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How bad will credit crunch get?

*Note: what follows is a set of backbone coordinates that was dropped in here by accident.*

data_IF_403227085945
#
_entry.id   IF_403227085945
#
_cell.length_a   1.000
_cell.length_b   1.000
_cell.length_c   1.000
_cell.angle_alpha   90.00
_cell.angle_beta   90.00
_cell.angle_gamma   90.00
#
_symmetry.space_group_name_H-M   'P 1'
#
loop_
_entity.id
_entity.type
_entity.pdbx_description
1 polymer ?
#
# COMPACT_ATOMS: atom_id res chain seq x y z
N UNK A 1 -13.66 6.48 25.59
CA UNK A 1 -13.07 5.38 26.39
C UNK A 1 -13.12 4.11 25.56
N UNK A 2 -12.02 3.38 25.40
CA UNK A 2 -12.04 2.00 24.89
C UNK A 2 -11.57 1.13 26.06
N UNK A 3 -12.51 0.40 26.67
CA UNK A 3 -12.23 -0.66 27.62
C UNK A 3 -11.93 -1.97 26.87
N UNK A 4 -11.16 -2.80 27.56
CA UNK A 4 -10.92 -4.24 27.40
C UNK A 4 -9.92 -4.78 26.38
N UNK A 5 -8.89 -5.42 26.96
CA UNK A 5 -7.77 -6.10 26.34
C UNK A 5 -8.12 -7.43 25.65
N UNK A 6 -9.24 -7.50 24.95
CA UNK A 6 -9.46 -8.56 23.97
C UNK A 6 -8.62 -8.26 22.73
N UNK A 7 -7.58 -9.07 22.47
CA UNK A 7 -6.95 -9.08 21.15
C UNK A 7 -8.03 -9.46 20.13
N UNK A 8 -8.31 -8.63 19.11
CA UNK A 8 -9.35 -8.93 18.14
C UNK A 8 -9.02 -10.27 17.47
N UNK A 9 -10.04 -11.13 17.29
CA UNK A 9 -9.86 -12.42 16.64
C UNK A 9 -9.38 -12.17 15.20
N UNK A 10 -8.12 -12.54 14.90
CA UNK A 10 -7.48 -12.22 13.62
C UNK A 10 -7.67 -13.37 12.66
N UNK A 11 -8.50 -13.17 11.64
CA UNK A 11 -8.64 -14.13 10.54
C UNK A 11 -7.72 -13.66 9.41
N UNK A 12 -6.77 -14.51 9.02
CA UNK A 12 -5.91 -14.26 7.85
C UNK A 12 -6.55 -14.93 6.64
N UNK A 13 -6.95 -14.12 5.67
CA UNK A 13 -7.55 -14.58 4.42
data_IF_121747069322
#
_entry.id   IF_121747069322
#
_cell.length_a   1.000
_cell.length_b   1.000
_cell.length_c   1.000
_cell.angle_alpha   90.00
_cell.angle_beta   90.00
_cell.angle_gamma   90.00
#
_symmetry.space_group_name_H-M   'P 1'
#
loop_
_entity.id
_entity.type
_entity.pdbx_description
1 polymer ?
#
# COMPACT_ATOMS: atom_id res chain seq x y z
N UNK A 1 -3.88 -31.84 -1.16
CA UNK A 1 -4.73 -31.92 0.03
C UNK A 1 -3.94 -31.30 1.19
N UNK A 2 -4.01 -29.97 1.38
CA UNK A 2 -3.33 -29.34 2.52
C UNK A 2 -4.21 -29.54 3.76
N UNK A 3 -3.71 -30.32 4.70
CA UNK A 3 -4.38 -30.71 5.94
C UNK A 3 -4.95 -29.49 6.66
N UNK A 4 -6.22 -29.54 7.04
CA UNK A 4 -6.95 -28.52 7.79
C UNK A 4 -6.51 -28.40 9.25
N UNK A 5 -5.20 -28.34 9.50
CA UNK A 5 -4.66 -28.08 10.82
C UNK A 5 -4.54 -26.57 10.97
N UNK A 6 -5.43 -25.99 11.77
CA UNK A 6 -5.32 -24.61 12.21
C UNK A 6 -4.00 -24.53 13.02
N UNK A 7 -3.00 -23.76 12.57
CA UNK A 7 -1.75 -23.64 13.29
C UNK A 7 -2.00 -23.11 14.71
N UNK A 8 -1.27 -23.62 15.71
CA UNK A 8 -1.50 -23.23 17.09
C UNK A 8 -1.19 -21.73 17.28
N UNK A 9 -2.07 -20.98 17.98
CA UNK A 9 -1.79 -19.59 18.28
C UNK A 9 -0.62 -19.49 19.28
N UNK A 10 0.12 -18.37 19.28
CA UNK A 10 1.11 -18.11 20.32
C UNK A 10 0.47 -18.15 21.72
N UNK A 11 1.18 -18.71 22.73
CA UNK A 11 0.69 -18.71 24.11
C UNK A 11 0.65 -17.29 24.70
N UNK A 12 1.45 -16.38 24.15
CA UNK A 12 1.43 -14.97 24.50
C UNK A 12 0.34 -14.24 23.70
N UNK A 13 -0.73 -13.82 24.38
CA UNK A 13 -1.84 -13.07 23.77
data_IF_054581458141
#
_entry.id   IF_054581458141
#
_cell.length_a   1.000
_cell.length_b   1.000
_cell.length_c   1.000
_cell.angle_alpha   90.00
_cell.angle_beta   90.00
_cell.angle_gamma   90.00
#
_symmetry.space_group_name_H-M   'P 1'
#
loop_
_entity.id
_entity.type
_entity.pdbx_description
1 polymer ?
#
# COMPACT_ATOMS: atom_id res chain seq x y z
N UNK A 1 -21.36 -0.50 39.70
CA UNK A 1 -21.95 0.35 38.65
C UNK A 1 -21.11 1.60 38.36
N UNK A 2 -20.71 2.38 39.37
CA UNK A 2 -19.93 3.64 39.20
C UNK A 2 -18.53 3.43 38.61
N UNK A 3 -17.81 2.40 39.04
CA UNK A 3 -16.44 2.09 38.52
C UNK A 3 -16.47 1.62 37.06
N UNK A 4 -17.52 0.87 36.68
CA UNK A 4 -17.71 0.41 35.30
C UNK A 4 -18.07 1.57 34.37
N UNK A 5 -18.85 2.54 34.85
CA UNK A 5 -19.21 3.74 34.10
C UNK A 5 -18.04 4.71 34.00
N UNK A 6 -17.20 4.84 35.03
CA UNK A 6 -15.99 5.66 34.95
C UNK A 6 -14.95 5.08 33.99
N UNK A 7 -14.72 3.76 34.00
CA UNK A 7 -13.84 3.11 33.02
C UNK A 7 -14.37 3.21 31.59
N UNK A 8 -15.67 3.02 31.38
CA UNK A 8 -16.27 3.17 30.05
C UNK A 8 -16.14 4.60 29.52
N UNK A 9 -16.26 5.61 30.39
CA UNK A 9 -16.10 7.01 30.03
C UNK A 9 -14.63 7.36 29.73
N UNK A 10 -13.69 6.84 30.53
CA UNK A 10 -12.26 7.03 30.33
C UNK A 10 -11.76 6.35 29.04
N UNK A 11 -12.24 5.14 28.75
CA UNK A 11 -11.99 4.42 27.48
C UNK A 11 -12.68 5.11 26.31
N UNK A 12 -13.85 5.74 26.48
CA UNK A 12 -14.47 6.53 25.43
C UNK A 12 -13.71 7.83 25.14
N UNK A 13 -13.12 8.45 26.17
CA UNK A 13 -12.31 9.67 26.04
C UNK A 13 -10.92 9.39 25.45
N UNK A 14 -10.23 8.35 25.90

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One perversely pleasant sign in this deepening credit panic: on Friday, frightened investors began to buy top-quality mortgages as fast as Treasurys, and the lowest-fee 30-year loans fell toward 6.5 percent. In the prior two weeks, the failure of mortgage yields to follow Treasurys was worrisome for three reasons: it looked as though all mortgages had become toxic; second, a hallmark of a really bad credit crunch is a lock-up extending to AAA paper (which Fannies and Freddies certainly are); and lower fixed rates are crucial to offset the very rapid re-pricing and/or outright removal of Alt-A and subprime credit. In the big load of July economic data last week, the important stuff arrived softer than forecast: payrolls, unemployment, autos, the twin surveys by the purchasing managers' association, and factory orders. Softer, but within the range of the last year, and of themselves no reason for the Fed to contemplate a rate ease. However, by the end of an ugly week, as credit distress ...